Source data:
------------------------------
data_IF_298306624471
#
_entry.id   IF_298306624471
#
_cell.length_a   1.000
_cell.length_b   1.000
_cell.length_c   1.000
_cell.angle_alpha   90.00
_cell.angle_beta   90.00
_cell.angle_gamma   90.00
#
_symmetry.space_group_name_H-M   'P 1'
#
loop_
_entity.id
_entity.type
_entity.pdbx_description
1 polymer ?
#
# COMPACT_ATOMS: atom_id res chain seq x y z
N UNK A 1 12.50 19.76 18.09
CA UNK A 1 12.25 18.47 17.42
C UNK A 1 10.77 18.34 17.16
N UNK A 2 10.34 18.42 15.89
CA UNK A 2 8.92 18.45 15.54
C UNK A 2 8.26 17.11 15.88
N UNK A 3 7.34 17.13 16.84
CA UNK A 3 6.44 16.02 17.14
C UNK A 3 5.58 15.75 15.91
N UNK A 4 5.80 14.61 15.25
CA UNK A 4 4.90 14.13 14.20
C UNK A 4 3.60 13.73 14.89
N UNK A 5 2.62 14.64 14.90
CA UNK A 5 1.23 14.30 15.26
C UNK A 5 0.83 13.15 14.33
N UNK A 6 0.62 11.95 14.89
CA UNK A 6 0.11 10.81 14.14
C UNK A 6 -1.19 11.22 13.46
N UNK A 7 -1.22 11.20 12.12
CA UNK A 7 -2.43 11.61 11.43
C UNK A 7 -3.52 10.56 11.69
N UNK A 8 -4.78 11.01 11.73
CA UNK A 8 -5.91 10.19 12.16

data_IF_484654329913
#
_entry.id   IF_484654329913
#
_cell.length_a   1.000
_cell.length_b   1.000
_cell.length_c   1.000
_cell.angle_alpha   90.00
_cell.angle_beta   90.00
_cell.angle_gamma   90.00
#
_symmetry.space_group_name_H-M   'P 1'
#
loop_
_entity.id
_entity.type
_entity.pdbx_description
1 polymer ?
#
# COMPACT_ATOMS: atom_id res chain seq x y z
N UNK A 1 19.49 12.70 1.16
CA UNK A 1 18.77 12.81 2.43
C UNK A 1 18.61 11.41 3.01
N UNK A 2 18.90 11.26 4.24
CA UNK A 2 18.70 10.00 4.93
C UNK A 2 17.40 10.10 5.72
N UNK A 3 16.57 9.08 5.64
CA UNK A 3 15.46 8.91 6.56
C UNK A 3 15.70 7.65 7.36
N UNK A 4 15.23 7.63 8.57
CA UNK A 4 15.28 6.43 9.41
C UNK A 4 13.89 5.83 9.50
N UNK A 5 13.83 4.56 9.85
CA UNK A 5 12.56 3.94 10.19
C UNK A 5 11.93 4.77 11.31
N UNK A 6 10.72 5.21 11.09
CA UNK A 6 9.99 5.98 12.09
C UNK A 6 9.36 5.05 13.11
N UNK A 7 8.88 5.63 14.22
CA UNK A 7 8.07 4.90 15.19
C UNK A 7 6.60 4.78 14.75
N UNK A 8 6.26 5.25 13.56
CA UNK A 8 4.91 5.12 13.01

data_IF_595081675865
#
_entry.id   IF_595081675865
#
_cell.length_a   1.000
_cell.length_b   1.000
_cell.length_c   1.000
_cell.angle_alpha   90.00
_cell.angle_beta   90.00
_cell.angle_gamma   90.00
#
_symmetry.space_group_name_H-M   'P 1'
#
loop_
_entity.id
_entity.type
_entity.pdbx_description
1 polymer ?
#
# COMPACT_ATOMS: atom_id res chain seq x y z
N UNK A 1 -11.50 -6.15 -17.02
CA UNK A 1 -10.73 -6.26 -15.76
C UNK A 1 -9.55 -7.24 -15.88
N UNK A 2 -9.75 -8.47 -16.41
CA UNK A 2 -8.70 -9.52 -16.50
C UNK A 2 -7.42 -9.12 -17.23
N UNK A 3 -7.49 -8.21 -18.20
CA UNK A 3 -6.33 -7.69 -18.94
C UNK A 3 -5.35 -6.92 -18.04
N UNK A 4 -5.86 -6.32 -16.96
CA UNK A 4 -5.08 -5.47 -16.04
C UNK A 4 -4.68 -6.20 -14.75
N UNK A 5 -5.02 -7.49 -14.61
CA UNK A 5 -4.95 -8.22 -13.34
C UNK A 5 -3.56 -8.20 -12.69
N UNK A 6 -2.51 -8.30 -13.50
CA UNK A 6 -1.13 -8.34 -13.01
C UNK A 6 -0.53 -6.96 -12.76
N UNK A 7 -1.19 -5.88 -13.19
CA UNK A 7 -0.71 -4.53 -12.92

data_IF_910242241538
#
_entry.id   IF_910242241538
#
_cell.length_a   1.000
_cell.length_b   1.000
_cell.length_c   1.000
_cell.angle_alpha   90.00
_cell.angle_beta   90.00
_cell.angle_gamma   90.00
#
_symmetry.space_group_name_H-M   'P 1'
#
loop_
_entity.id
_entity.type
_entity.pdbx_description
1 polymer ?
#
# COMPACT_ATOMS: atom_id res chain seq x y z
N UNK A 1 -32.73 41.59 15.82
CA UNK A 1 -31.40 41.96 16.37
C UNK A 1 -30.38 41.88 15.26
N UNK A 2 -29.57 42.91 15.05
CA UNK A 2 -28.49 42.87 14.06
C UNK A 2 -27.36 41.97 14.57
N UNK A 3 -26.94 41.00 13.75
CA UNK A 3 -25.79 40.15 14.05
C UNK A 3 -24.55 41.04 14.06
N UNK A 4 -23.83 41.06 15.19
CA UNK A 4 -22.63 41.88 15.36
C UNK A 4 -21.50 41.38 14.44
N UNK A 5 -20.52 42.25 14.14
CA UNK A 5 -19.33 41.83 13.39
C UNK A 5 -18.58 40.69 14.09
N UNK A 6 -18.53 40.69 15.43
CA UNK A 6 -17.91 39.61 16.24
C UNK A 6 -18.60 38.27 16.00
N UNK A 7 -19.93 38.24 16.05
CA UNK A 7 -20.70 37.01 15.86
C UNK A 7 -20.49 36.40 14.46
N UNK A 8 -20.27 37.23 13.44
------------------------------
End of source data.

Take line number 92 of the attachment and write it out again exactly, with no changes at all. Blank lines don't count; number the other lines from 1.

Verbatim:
_cell.length_b   1.000